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Equivalent Exposure but Different Images

Lesson 15 from: Photography 101

SLR Lounge, Pye Jirsa

Equivalent Exposure but Different Images

Lesson 15 from: Photography 101

SLR Lounge, Pye Jirsa

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Lesson Info

15. Equivalent Exposure but Different Images

Lessons

Class Trailer
1

Introduction

03:17
2

The Camera is Simply a Tool

06:24
3

How Does a Camera Work?

12:07
4

How to Adjust Shutter Speed, Aperture, ISO

07:22
5

Exposure Triangle

13:53
6

What is a Stop of Light

07:06
7

Reading Exposure Via the Histogram

11:59
8

Blown Highlights or Clipped Details

04:18
9

White Balance & Color Temperature

23:24
10

No Such Thing as the Correct Exposure

06:13
11

How To Measure or Meter Light

06:41
12

8 Key Points to Understanding ISO and Image Quality

15:59
13

Understanding the 3 Primary Metering Methods

12:18
14

How to Get Perfect Exposures in One Shot

06:49
15

Equivalent Exposure but Different Images

03:49
16

Compensating for Light and Dark Scenes

06:14
17

Starting with Automated Modes

02:19
18

Auto Mode and Flash-Off Mode

09:33
19

Portrait Mode on a Fashion Shoot

08:45
20

Landscape Mode on the Beach

08:18
21

Sports or Action Mode

12:09
22

Macro Mode with Food Photography

10:10
23

Creative Effects Mode - Floral Photography

08:52
24

In-Camera Processing

06:01
25

A Glimpse into RAW Processing

12:55
26

15 Tips When You’re Having Trouble Focusing

15:18
27

3 Primary Types of Autofocus

03:42
28

Single Shot with Portrait Session

04:05
29

Single Shot with Action Shots

02:06
30

AI Servo with Action Shots

06:14
31

Focus Recomposing vs. AF Point Selection

05:41
32

Shutter Speed and the Reciprocal Rule

06:50
33

How to Hold a Camera and Panning Tutorial

11:07
34

What Makes a Great Photograph?

05:07
35

How to Capture Candid Moments

07:08
36

How to Find the Right Light Direction

11:40
37

5 Basic Compositional Theories

11:17
38

The Power of Cropping

10:22
39

Color Schemes

04:43
40

Diving into the Narrative

12:38
41

If It’s Not Working With, It’s Probably Working Against

01:56
42

More About Your Camera and Lenses

01:20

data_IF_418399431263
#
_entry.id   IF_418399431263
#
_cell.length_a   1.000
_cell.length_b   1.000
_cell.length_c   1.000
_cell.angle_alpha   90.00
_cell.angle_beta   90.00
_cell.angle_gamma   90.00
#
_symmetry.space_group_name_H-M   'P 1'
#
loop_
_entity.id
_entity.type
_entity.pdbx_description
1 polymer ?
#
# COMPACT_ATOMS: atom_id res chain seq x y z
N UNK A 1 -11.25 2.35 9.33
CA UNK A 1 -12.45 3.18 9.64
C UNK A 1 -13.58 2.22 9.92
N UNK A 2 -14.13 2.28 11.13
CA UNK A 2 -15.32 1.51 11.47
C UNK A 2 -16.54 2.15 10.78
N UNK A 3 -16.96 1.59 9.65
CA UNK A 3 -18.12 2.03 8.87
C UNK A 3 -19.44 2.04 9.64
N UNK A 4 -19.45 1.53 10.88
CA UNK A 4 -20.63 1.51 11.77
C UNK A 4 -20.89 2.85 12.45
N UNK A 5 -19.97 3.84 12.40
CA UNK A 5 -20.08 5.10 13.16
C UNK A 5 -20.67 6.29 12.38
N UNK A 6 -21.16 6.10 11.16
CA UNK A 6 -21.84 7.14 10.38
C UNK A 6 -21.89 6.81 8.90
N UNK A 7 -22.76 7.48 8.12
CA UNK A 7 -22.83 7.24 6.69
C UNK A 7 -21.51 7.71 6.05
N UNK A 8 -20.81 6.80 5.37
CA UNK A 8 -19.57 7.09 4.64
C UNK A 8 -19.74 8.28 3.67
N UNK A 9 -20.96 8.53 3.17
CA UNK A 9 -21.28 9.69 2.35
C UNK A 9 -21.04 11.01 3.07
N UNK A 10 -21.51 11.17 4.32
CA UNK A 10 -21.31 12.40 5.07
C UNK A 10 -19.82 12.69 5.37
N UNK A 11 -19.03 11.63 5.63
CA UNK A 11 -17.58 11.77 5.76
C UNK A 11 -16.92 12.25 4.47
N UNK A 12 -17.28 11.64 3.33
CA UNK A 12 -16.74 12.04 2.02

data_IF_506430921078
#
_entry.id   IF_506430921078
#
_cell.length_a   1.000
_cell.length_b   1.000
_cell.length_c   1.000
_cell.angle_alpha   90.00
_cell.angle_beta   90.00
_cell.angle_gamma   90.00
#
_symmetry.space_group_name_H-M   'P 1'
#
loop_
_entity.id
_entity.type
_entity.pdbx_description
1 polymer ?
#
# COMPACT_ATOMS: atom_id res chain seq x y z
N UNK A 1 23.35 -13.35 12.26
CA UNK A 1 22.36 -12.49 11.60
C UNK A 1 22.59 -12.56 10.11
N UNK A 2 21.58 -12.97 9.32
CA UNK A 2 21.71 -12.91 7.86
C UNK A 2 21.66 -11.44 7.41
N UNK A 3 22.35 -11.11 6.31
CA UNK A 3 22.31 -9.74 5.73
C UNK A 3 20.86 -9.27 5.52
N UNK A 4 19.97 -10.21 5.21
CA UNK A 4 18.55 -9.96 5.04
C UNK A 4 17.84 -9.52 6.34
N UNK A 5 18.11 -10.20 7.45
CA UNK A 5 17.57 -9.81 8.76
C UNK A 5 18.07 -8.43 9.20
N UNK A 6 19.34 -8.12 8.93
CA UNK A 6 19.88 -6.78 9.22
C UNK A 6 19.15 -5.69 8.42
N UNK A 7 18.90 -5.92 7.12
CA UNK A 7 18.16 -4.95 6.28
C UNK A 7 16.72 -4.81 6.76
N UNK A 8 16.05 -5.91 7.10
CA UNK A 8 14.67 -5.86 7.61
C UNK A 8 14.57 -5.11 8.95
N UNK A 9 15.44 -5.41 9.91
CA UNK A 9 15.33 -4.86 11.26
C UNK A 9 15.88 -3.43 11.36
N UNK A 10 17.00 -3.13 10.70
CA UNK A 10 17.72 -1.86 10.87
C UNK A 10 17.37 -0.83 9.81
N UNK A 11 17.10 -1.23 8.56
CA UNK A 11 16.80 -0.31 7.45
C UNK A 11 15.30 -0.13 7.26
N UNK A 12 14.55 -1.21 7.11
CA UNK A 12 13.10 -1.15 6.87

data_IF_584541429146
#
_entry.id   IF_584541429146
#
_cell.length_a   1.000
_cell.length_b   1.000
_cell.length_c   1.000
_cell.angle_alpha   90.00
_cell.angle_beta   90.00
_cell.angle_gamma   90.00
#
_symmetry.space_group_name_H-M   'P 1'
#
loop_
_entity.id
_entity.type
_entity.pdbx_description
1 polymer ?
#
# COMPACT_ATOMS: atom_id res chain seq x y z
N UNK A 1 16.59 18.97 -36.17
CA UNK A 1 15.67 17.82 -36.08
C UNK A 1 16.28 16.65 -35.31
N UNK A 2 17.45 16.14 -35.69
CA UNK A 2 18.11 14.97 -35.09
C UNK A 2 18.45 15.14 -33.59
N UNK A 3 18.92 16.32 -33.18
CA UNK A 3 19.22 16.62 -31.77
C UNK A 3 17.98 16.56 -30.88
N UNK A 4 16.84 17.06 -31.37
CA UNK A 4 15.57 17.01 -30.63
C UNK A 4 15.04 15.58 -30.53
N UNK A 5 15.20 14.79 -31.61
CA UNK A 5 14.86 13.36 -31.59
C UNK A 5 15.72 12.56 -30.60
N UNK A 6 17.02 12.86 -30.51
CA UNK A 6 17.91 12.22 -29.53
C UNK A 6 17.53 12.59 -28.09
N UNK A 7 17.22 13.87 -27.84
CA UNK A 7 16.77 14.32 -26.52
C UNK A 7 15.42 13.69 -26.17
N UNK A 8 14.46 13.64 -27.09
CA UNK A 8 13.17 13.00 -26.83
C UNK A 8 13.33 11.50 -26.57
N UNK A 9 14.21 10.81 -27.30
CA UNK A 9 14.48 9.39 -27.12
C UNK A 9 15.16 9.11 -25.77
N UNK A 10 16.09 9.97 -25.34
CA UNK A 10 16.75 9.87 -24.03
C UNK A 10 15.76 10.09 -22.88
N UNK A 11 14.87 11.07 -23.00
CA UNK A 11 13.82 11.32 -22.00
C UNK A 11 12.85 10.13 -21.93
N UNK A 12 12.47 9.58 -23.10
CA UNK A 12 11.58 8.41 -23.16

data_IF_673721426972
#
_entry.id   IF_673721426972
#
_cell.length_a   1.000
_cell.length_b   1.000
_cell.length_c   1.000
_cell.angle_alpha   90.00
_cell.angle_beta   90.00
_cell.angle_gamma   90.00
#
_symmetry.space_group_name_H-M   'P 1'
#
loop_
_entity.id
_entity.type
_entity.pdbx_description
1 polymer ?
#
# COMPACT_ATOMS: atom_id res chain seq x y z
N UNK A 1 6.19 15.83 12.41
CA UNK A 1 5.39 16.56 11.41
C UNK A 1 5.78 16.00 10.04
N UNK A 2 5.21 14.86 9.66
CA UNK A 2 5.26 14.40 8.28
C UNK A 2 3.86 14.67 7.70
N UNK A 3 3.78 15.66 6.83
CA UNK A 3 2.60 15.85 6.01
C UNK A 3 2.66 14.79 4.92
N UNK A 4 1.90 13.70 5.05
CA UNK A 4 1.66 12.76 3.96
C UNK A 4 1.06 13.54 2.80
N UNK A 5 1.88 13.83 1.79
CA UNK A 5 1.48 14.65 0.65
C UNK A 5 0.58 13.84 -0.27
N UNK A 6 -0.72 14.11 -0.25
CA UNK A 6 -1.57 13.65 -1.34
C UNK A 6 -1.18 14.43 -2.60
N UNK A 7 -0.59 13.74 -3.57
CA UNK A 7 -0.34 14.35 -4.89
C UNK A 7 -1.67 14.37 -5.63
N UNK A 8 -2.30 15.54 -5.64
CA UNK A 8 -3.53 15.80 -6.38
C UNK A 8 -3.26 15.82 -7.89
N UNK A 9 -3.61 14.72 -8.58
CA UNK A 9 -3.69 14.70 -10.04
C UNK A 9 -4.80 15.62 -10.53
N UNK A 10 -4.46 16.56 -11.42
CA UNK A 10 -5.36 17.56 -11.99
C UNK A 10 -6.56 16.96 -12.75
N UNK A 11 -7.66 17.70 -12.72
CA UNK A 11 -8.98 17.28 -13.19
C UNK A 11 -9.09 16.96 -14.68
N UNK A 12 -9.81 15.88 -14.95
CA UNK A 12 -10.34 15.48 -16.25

43

Understanding Megapixels

09:15
44

Crop vs. Full Frame Cameras

06:01
45

Crop vs. Full Frame Cameras Demonstration

04:55
46

Prime vs. Zoom Lens

06:57
47

How the Lens Affects Composition

08:54
48

Dynamic Range and RAW vs. JPEG

09:22
49

5 Tips on Memory Cards

07:06
50

10 Tips on Buying Gear

11:35
51

Conclusion

03:43
52

The Good Karma Jar

01:41
53

Posing and Action Shots with Female Model

12:39
54

Posing and Lighting with Female Model

01:31
55

Posing and Lighting Couples Portraits

06:00

Lesson Info

Equivalent Exposure but Different Images

So I want to guide you all through a quick video regarding exposure and composition exposure is a key component of the composition but even while holding an exact exposure you can actually arrive at a completely different composition by varying shutter speeds and or aperture now in this video I want to specifically illustrate this via the aperture now unfortunately at this point true story during the shoot pike oh really lost his voice so I'm going to have to walk you through what actually happened in this scene so for this scene pious shooting whitney in a seated position and pie place whitney in an area of really strong highlight under a tree just so she could have some nice room light on her hair now in addition the tree branches in the background became a perfect element to demonstrate depth of field now also because her face was deep in the shadows paice having the lighting assistant hold a silver reflector close to whitney which is bouncing really powerful direct sunlight back in...